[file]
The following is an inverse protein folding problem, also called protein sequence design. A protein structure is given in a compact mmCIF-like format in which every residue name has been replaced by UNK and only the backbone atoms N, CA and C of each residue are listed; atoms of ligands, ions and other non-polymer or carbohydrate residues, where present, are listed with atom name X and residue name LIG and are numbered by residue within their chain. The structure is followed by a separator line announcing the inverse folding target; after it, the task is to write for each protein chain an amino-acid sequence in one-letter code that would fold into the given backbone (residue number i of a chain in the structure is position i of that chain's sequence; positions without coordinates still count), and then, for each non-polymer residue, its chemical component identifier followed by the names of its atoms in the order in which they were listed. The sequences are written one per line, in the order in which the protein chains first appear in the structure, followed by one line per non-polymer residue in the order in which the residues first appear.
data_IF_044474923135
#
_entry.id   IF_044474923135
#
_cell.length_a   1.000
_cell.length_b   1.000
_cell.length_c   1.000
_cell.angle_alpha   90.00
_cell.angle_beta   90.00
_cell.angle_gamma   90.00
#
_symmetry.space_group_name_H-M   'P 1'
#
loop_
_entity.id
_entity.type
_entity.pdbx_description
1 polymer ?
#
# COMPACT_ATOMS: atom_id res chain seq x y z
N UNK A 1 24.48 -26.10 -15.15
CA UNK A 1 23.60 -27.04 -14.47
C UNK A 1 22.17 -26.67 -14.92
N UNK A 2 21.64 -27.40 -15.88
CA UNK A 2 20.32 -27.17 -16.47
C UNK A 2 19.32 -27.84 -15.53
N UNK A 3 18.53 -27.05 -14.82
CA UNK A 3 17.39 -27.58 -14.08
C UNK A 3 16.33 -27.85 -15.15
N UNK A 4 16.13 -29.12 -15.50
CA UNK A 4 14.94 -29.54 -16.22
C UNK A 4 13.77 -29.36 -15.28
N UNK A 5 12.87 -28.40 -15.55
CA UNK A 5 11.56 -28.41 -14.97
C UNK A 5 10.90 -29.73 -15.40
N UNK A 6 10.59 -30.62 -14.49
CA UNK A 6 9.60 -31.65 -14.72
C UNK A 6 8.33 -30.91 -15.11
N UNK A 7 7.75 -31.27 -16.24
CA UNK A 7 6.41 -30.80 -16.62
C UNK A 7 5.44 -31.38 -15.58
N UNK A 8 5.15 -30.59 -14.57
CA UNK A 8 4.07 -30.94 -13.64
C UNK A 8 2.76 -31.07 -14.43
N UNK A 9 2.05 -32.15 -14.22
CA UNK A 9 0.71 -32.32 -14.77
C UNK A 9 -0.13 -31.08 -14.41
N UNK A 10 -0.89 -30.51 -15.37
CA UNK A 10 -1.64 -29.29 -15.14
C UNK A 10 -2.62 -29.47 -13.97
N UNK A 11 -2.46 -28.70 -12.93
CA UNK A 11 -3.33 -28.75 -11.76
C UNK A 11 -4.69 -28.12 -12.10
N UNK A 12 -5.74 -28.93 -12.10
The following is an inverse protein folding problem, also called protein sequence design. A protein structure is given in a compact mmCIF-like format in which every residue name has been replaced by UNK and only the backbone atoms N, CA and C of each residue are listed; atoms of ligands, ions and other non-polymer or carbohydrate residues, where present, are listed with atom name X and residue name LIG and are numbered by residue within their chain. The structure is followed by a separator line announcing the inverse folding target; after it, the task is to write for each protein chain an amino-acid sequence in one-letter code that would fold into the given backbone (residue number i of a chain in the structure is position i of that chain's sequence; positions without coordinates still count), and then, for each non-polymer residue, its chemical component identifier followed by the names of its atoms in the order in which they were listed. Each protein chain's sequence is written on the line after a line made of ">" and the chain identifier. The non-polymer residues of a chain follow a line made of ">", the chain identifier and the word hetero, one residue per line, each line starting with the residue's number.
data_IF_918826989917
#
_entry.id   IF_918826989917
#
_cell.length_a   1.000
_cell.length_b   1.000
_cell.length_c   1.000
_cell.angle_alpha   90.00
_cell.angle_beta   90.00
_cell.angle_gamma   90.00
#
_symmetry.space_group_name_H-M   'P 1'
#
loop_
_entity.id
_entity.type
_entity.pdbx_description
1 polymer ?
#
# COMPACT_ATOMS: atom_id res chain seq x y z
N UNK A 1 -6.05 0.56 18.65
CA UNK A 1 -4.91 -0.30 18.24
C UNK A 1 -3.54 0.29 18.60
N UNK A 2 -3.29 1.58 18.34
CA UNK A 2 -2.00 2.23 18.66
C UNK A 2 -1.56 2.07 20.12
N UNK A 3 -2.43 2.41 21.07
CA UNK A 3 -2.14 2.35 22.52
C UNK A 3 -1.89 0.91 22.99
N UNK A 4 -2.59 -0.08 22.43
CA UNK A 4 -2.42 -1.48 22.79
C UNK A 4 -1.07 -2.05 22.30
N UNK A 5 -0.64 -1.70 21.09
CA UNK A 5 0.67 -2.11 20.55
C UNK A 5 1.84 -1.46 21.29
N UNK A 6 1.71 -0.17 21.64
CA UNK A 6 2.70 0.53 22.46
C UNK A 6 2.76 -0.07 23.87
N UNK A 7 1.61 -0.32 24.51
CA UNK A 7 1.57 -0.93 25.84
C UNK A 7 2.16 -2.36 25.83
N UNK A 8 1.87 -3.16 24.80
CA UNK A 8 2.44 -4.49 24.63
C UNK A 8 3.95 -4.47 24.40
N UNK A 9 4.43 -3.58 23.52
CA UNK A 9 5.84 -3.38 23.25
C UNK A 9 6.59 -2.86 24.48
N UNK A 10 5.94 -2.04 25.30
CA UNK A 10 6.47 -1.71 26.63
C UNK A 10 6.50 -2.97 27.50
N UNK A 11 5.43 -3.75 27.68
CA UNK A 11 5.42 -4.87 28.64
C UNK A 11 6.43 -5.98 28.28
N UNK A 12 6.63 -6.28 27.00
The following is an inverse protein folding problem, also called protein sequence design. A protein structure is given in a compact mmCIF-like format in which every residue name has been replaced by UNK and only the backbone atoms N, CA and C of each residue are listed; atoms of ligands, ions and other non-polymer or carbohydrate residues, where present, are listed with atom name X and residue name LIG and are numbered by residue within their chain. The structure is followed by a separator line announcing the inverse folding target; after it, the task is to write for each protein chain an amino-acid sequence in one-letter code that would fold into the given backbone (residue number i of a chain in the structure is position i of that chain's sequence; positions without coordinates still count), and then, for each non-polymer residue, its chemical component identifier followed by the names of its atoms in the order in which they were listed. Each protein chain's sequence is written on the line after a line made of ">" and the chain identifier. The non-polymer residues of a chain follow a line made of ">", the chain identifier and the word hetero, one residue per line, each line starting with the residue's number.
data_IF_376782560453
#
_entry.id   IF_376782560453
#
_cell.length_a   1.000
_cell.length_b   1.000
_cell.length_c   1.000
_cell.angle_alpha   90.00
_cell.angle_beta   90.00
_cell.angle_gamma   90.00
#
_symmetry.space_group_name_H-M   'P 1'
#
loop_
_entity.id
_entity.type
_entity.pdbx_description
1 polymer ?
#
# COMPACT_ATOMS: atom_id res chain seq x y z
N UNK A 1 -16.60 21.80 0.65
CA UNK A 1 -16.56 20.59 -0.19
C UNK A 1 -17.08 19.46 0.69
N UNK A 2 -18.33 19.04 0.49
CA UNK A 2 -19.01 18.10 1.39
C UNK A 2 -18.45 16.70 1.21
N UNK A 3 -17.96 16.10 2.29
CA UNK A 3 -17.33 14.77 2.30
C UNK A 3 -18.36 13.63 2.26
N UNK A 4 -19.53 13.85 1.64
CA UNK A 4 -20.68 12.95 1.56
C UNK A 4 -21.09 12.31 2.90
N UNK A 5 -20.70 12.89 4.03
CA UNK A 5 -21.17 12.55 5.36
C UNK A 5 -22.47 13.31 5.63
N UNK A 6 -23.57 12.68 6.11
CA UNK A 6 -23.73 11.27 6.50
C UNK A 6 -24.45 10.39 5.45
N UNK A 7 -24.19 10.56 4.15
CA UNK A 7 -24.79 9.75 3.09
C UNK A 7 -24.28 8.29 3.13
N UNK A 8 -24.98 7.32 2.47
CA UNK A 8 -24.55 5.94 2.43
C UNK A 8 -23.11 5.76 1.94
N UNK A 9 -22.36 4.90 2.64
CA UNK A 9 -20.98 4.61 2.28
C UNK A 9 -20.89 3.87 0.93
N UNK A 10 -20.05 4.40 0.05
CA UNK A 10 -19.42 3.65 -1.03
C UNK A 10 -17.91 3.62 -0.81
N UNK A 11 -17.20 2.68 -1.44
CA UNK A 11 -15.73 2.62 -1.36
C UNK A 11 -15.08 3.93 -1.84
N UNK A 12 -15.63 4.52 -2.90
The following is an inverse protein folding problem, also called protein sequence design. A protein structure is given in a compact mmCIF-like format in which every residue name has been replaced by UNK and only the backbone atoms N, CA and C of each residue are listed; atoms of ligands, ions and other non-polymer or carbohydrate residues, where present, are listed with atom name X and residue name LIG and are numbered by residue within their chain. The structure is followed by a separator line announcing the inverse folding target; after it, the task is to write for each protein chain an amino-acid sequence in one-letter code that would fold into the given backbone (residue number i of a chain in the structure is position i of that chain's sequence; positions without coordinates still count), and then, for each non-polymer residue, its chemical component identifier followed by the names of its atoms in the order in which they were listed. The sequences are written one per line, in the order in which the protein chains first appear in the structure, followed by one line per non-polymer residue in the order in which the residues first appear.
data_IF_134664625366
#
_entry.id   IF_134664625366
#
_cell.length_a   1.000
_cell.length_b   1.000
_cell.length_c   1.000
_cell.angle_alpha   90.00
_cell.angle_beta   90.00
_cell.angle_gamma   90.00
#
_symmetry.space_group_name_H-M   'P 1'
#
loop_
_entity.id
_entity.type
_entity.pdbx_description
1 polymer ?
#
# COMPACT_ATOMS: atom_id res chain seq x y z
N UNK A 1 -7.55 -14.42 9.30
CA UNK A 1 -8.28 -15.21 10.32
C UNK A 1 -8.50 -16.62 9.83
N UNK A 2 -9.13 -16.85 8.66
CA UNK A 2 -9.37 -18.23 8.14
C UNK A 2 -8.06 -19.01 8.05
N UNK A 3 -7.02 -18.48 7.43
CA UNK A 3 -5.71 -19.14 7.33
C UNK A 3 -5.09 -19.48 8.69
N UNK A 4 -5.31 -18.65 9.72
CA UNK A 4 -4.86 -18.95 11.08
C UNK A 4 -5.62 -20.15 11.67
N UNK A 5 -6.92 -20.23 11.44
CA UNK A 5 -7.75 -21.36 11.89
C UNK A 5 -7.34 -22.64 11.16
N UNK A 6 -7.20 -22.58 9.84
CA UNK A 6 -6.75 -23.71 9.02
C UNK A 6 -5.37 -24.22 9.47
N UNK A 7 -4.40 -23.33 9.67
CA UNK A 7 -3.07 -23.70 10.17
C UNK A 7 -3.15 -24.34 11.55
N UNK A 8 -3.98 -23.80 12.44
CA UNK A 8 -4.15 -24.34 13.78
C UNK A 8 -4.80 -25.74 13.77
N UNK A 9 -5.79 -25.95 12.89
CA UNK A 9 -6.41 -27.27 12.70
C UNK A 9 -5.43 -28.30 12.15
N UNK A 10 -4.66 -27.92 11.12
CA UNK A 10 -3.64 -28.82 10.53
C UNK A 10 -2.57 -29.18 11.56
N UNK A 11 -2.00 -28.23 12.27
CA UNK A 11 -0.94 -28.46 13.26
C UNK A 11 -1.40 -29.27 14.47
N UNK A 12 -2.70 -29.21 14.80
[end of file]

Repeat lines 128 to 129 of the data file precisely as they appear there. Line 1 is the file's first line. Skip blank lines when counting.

_entity.pdbx_description
1 polymer ?